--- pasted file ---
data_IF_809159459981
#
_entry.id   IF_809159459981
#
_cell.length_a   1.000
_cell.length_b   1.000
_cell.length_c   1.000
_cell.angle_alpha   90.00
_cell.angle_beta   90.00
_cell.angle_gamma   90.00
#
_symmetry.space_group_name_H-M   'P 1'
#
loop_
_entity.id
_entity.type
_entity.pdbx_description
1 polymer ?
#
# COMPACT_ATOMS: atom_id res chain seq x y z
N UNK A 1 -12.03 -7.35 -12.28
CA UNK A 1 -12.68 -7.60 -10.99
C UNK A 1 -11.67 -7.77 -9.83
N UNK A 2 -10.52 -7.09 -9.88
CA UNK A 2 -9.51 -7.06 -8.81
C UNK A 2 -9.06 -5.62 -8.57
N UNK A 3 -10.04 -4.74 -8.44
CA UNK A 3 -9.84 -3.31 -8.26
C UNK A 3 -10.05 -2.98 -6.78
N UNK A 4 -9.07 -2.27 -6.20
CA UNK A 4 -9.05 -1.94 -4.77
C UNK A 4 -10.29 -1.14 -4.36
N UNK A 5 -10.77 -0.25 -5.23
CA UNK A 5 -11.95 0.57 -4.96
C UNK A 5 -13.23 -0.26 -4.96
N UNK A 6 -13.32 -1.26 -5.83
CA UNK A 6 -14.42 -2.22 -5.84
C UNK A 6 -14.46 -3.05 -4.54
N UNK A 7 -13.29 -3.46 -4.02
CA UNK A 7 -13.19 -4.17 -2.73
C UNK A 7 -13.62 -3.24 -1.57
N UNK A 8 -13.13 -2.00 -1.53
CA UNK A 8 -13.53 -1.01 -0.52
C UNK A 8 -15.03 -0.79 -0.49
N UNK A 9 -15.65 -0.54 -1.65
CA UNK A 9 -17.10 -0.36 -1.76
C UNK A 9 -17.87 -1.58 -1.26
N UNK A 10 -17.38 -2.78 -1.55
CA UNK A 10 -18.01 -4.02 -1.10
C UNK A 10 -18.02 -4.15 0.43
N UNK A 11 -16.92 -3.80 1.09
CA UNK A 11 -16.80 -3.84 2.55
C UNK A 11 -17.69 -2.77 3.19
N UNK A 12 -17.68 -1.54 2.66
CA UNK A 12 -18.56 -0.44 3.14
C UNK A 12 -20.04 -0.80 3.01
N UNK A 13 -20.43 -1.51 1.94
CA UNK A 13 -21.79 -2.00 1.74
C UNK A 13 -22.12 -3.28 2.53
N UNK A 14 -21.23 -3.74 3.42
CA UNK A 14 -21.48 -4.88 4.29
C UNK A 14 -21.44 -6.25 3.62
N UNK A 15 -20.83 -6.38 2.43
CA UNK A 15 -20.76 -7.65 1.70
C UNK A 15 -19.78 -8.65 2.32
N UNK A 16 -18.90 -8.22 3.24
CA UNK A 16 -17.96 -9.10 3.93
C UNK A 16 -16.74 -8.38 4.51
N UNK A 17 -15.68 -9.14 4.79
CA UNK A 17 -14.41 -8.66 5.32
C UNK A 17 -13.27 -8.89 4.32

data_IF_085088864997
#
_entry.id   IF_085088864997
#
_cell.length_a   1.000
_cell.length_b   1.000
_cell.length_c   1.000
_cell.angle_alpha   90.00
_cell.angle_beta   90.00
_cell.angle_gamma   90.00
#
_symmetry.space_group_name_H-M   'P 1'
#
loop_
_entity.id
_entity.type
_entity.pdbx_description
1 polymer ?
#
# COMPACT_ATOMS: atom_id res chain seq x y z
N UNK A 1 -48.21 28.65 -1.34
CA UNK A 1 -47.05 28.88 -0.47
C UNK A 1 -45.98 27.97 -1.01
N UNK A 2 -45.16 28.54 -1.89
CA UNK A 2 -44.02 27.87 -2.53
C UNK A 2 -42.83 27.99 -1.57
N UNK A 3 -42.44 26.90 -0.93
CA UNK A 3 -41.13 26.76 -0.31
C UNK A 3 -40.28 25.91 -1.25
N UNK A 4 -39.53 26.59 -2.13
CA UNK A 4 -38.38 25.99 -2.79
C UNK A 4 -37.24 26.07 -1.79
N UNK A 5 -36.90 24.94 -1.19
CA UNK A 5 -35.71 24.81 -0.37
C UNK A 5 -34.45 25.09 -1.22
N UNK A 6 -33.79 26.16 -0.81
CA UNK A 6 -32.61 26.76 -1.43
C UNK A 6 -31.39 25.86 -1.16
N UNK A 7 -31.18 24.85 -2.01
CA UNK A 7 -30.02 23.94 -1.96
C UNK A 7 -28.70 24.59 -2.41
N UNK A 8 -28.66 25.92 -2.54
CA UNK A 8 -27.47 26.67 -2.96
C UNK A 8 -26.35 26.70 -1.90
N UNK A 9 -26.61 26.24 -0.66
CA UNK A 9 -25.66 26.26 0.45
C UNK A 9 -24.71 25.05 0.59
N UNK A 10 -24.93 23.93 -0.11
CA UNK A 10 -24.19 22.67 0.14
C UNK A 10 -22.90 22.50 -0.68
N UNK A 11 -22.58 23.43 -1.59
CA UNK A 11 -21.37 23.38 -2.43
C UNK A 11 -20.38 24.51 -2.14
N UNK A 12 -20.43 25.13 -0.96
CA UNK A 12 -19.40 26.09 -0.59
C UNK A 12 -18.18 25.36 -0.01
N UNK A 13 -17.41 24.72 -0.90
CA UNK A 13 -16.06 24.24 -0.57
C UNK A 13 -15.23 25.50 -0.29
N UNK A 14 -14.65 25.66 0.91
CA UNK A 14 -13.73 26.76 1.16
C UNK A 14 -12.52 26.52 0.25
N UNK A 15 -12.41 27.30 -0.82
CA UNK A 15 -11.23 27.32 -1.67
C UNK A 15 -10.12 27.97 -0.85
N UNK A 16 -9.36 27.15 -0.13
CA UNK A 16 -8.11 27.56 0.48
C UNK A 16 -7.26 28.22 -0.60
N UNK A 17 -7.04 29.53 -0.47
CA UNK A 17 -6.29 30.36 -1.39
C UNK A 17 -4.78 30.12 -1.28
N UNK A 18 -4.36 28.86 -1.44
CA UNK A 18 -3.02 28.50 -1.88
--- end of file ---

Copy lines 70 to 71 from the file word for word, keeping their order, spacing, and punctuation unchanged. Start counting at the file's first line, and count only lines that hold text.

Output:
CA UNK A 17 -14.41 -8.66 5.32
C UNK A 17 -13.27 -8.89 4.32